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Convenience, schedules and sustainability


Alan Warde, Elizabeth Shove & Dale Southerton, Lancaster University


Draft paper for ESF workshop on sustainable consumption, Lancaster March 27-29, 1998


From the Reader distributed for the Consumption, Everyday Life and Sustainability Summer School 1999, Lancaster University. For table of contents with links to all of the other papers of the reader, click here.




convenient ‘Personally suitable or well-adapted to one’s easy action or performance of functions; favourable to one’s comfort, easy condition, or the saving of trouble; commodious’

Oxford English Dictionary, 2nd edition


Convenience is an idea which suffuses contemporary consciousness. A little surfing on the world wide web one afternoon in January 1998 identified 280,337 different web pages which mentioned convenience. Many products are sold and many activities justified in terms of their convenience. Yet it is a notion, an everyday notion, which is rarely analysed academically despite its relevance to central themes of social theory concerning time, space, consumption and rationalisation. Arguably the subject is a central pivot of calculation about everyday life at the end of the 20th century.


1. The concept of convenience


The term convenience is not a new one, it has been used in English since the 15th century though the early usages - deriving from the Latin convenientia, meeting together - are now obsolete and current applications of the term have their origins no earlier than the 17th century. Three meanings derive from the 17th and 18th centuries. The first refers to something which is suitable or well adapted to the performance of some action or attainment of some satisfaction. This continues to be an important sense referring to utensils. A second meaning concerns the avoidance of personal trouble in particular practices, and also to material advantage and personal comfort deriving therefrom. From this emanate phrases like ‘marriage of convenience’, ‘at one’s convenience’, ‘to suit one’s convenience’. This sense, sometimes used in the plural, refers to material arrangements and appliances conducive to comfort and ease of action. Conveniences ‘save trouble’. Among the items that do this are the furnishings of a house, means of household production and vehicles. A third sense refers to an opportune occasion or an opportunity, as in the phrase ‘at your earliest convenience’. These three different meanings continue to operate in contemporary discourse, and for our purposes are represented as meaning - fit for purpose, saving trouble (particularly saving toil) and furnishing an opportunity or advantage.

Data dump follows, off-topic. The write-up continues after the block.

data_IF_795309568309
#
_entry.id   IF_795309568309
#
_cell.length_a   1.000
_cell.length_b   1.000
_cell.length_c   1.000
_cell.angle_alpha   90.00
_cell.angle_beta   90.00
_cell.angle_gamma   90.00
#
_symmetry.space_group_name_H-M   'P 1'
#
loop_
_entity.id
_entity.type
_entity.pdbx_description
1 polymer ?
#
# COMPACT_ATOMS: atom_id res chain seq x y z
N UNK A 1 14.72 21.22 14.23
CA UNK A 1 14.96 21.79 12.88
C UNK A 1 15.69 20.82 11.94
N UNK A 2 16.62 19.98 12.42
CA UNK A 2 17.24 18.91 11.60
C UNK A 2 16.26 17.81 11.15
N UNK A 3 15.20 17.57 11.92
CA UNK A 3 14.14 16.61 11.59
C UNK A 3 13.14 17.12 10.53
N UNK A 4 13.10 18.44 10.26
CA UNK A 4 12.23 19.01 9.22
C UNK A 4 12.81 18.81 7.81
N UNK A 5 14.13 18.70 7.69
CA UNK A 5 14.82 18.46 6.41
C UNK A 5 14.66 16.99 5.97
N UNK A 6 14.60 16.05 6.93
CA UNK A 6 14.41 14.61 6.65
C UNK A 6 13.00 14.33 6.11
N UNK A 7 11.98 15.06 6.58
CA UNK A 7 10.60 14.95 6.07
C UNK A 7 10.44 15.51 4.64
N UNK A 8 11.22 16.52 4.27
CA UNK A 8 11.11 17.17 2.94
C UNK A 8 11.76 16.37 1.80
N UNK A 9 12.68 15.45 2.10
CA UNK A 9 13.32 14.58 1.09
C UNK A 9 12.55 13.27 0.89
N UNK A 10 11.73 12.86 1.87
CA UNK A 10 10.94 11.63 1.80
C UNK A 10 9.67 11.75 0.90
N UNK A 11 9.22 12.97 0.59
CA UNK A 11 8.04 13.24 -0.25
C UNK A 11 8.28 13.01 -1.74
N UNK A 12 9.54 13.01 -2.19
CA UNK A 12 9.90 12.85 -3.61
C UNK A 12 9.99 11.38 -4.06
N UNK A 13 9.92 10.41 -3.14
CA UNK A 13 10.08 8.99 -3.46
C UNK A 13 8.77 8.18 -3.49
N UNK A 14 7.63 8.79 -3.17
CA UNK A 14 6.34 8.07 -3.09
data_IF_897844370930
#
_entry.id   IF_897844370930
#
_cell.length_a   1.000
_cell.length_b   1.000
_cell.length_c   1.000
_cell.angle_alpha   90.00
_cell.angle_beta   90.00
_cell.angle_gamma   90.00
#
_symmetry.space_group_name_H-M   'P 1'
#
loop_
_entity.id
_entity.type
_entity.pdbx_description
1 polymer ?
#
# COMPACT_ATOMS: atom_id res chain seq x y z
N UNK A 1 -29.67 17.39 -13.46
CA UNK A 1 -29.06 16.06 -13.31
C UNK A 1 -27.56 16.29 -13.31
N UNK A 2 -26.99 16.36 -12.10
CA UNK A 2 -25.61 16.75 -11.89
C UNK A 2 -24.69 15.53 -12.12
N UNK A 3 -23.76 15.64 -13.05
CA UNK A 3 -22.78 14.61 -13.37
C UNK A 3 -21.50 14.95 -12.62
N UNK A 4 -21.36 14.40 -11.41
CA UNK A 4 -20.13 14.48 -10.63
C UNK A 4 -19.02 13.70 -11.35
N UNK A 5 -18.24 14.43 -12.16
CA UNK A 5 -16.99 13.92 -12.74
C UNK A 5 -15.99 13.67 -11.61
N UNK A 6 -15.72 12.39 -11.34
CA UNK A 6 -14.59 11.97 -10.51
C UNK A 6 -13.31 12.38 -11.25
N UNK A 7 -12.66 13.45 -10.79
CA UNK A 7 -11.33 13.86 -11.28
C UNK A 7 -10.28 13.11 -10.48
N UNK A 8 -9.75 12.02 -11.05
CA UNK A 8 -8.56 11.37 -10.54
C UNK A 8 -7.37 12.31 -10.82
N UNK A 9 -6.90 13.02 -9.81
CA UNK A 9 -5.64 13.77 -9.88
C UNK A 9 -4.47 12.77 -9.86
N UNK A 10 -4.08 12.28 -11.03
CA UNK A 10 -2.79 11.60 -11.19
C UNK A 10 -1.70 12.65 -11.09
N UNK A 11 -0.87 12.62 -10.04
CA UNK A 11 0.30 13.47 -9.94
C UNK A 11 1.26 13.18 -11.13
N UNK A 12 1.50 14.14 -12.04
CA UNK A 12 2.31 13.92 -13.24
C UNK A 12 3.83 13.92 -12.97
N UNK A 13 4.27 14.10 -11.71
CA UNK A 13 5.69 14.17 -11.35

The Oxford English Dictionary (OED) records no significant new applications of the term convenience between the early 19th century and the 1960s when another usage was imported from the USA. The terms ‘convenience food’ and ‘convenience store’ indicated that arrangements or commodities might be ‘designed for convenience or used when convenient’. It was only then that convenience came to be associated in any sense with time. Thus the OED cites the Guardian (6 Dec 1968), ‘No one would deny the drudgery, the time-wasting, the monotony, that has been removed by convenience foods’. Thus it was only in the 1960s that convenience added consideration of time-use into judgements about functionality. Indeed, the single current usage of the adjective ‘convenient’, recorded in the 2nd edition of the OED, still refers exclusively to function and purpose: ‘Personally suitable or well-adapted to one’s easy action or performance of functions; favourable to one’s comfort, easy condition, or the saving of trouble; commodious’. We surmise, therefore, that the concept has changed recently, perhaps because shortage of time has been identified as a contemporary ‘trouble’ which requires ‘saving’.


The most recent 20th century additions to the meaning of the term, which relates to notions of ‘saving’, or more properly re-ordering, time. In recent usage, convenience becomes something of positive value, something to be pursued for its own sake, which stands separate from particular practices, which can be achieved and maximised and which becomes a virtue in its own right.